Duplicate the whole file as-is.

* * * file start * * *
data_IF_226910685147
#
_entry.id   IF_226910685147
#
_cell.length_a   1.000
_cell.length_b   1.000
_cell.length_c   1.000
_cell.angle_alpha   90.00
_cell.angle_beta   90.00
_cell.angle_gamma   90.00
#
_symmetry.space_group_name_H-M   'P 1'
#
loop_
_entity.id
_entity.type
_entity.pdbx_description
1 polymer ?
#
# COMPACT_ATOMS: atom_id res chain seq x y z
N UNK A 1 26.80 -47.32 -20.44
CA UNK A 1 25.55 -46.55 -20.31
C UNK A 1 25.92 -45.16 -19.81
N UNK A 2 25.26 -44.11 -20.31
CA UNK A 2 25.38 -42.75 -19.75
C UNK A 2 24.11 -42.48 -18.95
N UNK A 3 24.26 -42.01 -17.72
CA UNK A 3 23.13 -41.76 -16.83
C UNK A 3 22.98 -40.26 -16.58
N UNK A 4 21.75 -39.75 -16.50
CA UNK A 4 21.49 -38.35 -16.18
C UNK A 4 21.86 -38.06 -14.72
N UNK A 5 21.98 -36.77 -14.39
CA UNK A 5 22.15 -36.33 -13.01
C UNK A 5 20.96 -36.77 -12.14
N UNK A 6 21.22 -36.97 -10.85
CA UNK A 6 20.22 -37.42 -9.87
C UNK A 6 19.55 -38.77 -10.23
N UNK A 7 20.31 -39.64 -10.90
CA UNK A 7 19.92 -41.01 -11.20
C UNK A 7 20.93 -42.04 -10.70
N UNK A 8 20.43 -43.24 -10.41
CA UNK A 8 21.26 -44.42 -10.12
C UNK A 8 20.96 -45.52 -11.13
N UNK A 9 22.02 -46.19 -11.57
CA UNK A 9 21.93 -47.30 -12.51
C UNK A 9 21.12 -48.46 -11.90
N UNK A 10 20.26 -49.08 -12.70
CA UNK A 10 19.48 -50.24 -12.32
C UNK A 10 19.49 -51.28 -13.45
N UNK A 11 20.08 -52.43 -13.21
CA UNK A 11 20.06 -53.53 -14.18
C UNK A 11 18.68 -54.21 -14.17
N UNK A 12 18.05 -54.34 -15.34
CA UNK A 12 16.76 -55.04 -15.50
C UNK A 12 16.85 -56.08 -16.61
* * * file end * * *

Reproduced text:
data_IF_226910685147
#
_entry.id   IF_226910685147
#
_cell.length_a   1.000
_cell.length_b   1.000
_cell.length_c   1.000
_cell.angle_alpha   90.00
_cell.angle_beta   90.00
_cell.angle_gamma   90.00
#
_symmetry.space_group_name_H-M   'P 1'
#
loop_
_entity.id
_entity.type
_entity.pdbx_description
1 polymer ?
#
# COMPACT_ATOMS: atom_id res chain seq x y z
N UNK A 1 26.80 -47.32 -20.44
CA UNK A 1 25.55 -46.55 -20.31
C UNK A 1 25.92 -45.16 -19.81
N UNK A 2 25.26 -44.11 -20.31
CA UNK A 2 25.38 -42.75 -19.75
C UNK A 2 24.11 -42.48 -18.95
N UNK A 3 24.26 -42.01 -17.72
CA UNK A 3 23.13 -41.76 -16.83
C UNK A 3 22.98 -40.26 -16.58
N UNK A 4 21.75 -39.75 -16.50
CA UNK A 4 21.49 -38.35 -16.18
C UNK A 4 21.86 -38.06 -14.72
N UNK A 5 21.98 -36.77 -14.39
CA UNK A 5 22.15 -36.33 -13.01
C UNK A 5 20.96 -36.77 -12.14
N UNK A 6 21.22 -36.97 -10.85
CA UNK A 6 20.22 -37.42 -9.87
C UNK A 6 19.55 -38.77 -10.23
N UNK A 7 20.31 -39.64 -10.90
CA UNK A 7 19.92 -41.01 -11.20
C UNK A 7 20.93 -42.04 -10.70
N UNK A 8 20.43 -43.24 -10.41
CA UNK A 8 21.26 -44.42 -10.12
C UNK A 8 20.96 -45.52 -11.13
N UNK A 9 22.02 -46.19 -11.57
CA UNK A 9 21.93 -47.30 -12.51
C UNK A 9 21.12 -48.46 -11.90
N UNK A 10 20.26 -49.08 -12.70
CA UNK A 10 19.48 -50.24 -12.32
C UNK A 10 19.49 -51.28 -13.45
N UNK A 11 20.08 -52.43 -13.21
CA UNK A 11 20.06 -53.53 -14.18
C UNK A 11 18.68 -54.21 -14.17
N UNK A 12 18.05 -54.34 -15.34
CA UNK A 12 16.76 -55.04 -15.50
C UNK A 12 16.85 -56.08 -16.61